Steroid addiction is associated with a wide range of psychiatric conditions too – including personality disorders, paranoia, psychosis and high levels of aggression.
People with bigorexia often have an obsessive and detrimental focus on eating the right foods at the right times, as well as taking supplements. The aim is to increase muscularity and reduce body fat.
Some clinicians have argued that muscle dysmorphia should be seen as an eating disorder – particularly if there are regular cycles of binge-eating, forced eating, purging, starvation or excessive supplementation.
Whilst most bodybuilders plan their meals carefully – including weighing food, counting calories, learning about macro-nutrients and preparing meals to take out – if extreme reactions around food set in, then it can be a sign of illness. For example, if you become aggressive or violent when your eating plans are disrupted, then seek specialist help.
Taking more than the recommended dose of supplements such as high-protein powders can be harmful to health over time. Using illegal supplements comes with a high risk – because like all illicit substances, whatever they’re marketed as, you don’t actually know what’s in them or how you’ll react.
If you lift weights everyday, does that mean you have muscle dysmorphia? Not necessarily. Regular physical activity has many benefits for health and wellbeing, including preventing the most common preventable diseases – such as heart disease, diabetes, depression and cancer.
With exercise addiction, the rigorous adherence to training regimes becomes harmful to you and often other people. Your health and relationships are likely to suffer. And the joy or satisfaction you once got from exercise dwindles or disappears entirely.
So, you might feel compelled to lift weights when you’re ill, injured or very tired. Or if you miss a training session, you feel incredibly guilty, anxious or self-critical. Perhaps you’ve lost an important relationship to you because of your exercise schedule. As with other process addictions, the signs of exercise addiction will be unique to you.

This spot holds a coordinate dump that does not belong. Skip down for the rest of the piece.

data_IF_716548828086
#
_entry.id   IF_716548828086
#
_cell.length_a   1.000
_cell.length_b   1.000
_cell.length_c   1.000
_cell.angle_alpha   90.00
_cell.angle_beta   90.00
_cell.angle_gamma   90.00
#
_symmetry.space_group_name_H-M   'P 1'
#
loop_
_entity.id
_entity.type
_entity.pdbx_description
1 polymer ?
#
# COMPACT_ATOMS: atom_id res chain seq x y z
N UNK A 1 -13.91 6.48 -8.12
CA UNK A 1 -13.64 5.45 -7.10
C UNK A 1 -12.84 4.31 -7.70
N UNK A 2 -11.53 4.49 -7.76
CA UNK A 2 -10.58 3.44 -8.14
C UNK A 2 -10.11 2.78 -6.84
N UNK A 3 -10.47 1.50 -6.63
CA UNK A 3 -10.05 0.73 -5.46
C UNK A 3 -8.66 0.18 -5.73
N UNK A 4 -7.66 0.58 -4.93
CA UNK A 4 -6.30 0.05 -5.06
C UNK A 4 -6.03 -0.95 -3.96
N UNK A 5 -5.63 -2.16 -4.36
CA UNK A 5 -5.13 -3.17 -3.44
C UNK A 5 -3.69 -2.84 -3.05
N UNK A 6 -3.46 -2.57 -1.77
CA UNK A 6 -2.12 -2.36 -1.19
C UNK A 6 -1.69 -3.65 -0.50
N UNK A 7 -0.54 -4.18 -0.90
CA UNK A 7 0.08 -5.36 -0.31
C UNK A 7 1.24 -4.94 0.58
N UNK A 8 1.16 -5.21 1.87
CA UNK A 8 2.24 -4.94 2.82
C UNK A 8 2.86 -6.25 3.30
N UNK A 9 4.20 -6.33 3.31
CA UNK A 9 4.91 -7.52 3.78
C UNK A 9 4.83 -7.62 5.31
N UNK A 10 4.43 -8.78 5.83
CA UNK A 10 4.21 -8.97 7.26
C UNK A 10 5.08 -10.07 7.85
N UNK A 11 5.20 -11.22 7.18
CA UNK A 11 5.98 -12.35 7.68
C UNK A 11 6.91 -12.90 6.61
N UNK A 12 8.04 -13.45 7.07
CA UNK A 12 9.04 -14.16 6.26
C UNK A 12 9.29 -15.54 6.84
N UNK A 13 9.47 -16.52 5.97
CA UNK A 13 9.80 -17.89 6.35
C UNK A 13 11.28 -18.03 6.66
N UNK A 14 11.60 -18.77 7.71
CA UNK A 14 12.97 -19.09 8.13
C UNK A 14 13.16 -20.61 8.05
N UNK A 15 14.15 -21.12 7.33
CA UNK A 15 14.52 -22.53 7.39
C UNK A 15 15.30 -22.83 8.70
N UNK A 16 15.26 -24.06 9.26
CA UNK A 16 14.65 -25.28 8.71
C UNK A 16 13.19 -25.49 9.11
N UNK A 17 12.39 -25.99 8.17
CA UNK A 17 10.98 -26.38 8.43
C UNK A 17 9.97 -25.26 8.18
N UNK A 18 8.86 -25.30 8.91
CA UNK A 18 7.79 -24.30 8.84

Most people check themselves in the mirror each day – getting ready to go out or washing their face at night. With muscle dysmorphia, there are two main differences – the length of time you spend studying your physical appearance and how you feel and act before, during and after checking yourself in the mirror.
So, you might feel compelled to look in the mirror, believing it will help you spot and fix problems with your body. Or you might actively avoid looking in the mirror – because you are repelled by the way you look. Scrutinising faults, alongside overlooking anything you like about your appearance, can build your sense of shame.
Whether you speak to your GP or you go into a drug detox facility, it’s important to get the right advice and support when you stop taking steroids. They’re addictive drugs with a wide range of side effects – including in withdrawal.
It’s recommended to get therapeutic support as you withdraw. Residential rehabilitation or outpatient counselling will improve your chance of recovery. You need to understand the drivers of steroid abuse, in order to prevent relapse.
If you have a co-morbid condition like muscle dysmorphia, depression or anxiety, you will probably need ongoing treatment. This might include specialist therapy or medication for a period of time. The goal is to improve your underlying body image or mental health problems, so you don’t return to steroid addiction.
Most recovering addicts benefit from a peer group – people who have direct experience of what they’re going through. Finding other people who have quit steroids and maintained drug-free status will improve your coping strategies.
If you successfully complete our 90-day inpatient treatment program, we guarantee you'll stay clean and sober, or you can return for a complimentary 30 days of treatment.